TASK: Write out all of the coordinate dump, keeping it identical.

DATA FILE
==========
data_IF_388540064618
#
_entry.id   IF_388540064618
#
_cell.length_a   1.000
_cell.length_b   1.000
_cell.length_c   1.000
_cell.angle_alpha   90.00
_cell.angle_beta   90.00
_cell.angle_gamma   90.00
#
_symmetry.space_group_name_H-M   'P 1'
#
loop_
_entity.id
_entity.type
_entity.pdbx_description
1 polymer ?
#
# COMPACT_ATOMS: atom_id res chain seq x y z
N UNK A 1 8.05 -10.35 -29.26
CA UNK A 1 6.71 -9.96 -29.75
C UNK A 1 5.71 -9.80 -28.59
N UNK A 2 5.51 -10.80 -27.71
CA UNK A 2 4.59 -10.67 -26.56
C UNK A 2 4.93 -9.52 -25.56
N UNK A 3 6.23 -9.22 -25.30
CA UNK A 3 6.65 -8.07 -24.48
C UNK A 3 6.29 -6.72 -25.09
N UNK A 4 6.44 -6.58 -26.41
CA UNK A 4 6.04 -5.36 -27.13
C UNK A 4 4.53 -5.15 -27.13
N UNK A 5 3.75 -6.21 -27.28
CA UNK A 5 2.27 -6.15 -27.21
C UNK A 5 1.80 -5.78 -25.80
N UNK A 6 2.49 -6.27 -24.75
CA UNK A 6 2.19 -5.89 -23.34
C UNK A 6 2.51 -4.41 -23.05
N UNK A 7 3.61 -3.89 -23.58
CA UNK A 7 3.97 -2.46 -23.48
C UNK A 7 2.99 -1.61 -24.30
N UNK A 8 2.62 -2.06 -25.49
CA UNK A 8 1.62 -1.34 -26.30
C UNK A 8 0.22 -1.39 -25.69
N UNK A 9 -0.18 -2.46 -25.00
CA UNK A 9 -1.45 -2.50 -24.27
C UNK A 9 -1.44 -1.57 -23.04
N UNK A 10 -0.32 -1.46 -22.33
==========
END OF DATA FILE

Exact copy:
data_IF_388540064618
#
_entry.id   IF_388540064618
#
_cell.length_a   1.000
_cell.length_b   1.000
_cell.length_c   1.000
_cell.angle_alpha   90.00
_cell.angle_beta   90.00
_cell.angle_gamma   90.00
#
_symmetry.space_group_name_H-M   'P 1'
#
loop_
_entity.id
_entity.type
_entity.pdbx_description
1 polymer ?
#
# COMPACT_ATOMS: atom_id res chain seq x y z
N UNK A 1 8.05 -10.35 -29.26
CA UNK A 1 6.71 -9.96 -29.75
C UNK A 1 5.71 -9.80 -28.59
N UNK A 2 5.51 -10.80 -27.71
CA UNK A 2 4.59 -10.67 -26.56
C UNK A 2 4.93 -9.52 -25.56
N UNK A 3 6.23 -9.22 -25.30
CA UNK A 3 6.65 -8.07 -24.48
C UNK A 3 6.29 -6.72 -25.09
N UNK A 4 6.44 -6.58 -26.41
CA UNK A 4 6.04 -5.36 -27.13
C UNK A 4 4.53 -5.15 -27.13
N UNK A 5 3.75 -6.21 -27.28
CA UNK A 5 2.27 -6.15 -27.21
C UNK A 5 1.80 -5.78 -25.80
N UNK A 6 2.49 -6.27 -24.75
CA UNK A 6 2.19 -5.89 -23.34
C UNK A 6 2.51 -4.41 -23.05
N UNK A 7 3.61 -3.89 -23.58
CA UNK A 7 3.97 -2.46 -23.48
C UNK A 7 2.99 -1.61 -24.30
N UNK A 8 2.62 -2.06 -25.49
CA UNK A 8 1.62 -1.34 -26.30
C UNK A 8 0.22 -1.39 -25.69
N UNK A 9 -0.18 -2.46 -25.00
CA UNK A 9 -1.45 -2.50 -24.27
C UNK A 9 -1.44 -1.57 -23.04
N UNK A 10 -0.32 -1.46 -22.33